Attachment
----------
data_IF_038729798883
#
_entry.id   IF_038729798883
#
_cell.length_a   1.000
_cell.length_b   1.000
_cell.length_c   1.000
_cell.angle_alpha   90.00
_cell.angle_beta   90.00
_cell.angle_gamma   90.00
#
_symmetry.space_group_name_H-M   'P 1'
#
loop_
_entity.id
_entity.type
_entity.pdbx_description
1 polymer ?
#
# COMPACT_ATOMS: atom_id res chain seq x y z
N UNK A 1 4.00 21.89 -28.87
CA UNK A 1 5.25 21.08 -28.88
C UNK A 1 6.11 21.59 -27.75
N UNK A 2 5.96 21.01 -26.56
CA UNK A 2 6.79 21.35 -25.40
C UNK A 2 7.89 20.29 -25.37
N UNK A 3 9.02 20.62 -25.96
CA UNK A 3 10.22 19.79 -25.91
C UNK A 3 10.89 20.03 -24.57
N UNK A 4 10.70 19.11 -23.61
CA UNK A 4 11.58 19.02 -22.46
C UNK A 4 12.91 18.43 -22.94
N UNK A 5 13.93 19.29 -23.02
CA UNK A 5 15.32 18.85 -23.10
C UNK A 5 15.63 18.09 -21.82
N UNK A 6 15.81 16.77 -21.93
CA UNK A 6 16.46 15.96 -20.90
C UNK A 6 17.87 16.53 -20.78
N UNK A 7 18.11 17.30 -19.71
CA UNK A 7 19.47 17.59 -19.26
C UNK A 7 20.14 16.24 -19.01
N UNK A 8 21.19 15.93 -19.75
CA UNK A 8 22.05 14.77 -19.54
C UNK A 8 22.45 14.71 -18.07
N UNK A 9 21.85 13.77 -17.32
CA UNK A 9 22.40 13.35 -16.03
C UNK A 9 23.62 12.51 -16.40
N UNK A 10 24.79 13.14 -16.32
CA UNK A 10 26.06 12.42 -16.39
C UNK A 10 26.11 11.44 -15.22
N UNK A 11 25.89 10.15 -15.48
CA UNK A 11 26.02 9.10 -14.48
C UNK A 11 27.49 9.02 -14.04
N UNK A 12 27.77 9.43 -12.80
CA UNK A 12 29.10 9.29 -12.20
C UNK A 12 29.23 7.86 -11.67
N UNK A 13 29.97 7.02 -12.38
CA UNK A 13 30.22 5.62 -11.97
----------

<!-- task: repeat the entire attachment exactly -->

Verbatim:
data_IF_038729798883
#
_entry.id   IF_038729798883
#
_cell.length_a   1.000
_cell.length_b   1.000
_cell.length_c   1.000
_cell.angle_alpha   90.00
_cell.angle_beta   90.00
_cell.angle_gamma   90.00
#
_symmetry.space_group_name_H-M   'P 1'
#
loop_
_entity.id
_entity.type
_entity.pdbx_description
1 polymer ?
#
# COMPACT_ATOMS: atom_id res chain seq x y z
N UNK A 1 4.00 21.89 -28.87
CA UNK A 1 5.25 21.08 -28.88
C UNK A 1 6.11 21.59 -27.75
N UNK A 2 5.96 21.01 -26.56
CA UNK A 2 6.79 21.35 -25.40
C UNK A 2 7.89 20.29 -25.37
N UNK A 3 9.02 20.62 -25.96
CA UNK A 3 10.22 19.79 -25.91
C UNK A 3 10.89 20.03 -24.57
N UNK A 4 10.70 19.11 -23.61
CA UNK A 4 11.58 19.02 -22.46
C UNK A 4 12.91 18.43 -22.94
N UNK A 5 13.93 19.29 -23.02
CA UNK A 5 15.32 18.85 -23.10
C UNK A 5 15.63 18.09 -21.82
N UNK A 6 15.81 16.77 -21.93
CA UNK A 6 16.46 15.96 -20.90
C UNK A 6 17.87 16.53 -20.78
N UNK A 7 18.11 17.30 -19.71
CA UNK A 7 19.47 17.59 -19.26
C UNK A 7 20.14 16.24 -19.01
N UNK A 8 21.19 15.93 -19.75
CA UNK A 8 22.05 14.77 -19.54
C UNK A 8 22.45 14.71 -18.07
N UNK A 9 21.85 13.77 -17.32
CA UNK A 9 22.40 13.35 -16.03
C UNK A 9 23.62 12.51 -16.40
N UNK A 10 24.79 13.14 -16.32
CA UNK A 10 26.06 12.42 -16.39
C UNK A 10 26.11 11.44 -15.22
N UNK A 11 25.89 10.15 -15.48
CA UNK A 11 26.02 9.10 -14.48
C UNK A 11 27.49 9.02 -14.04
N UNK A 12 27.77 9.43 -12.80
CA UNK A 12 29.10 9.29 -12.20
C UNK A 12 29.23 7.86 -11.67
N UNK A 13 29.97 7.02 -12.38
CA UNK A 13 30.22 5.62 -11.97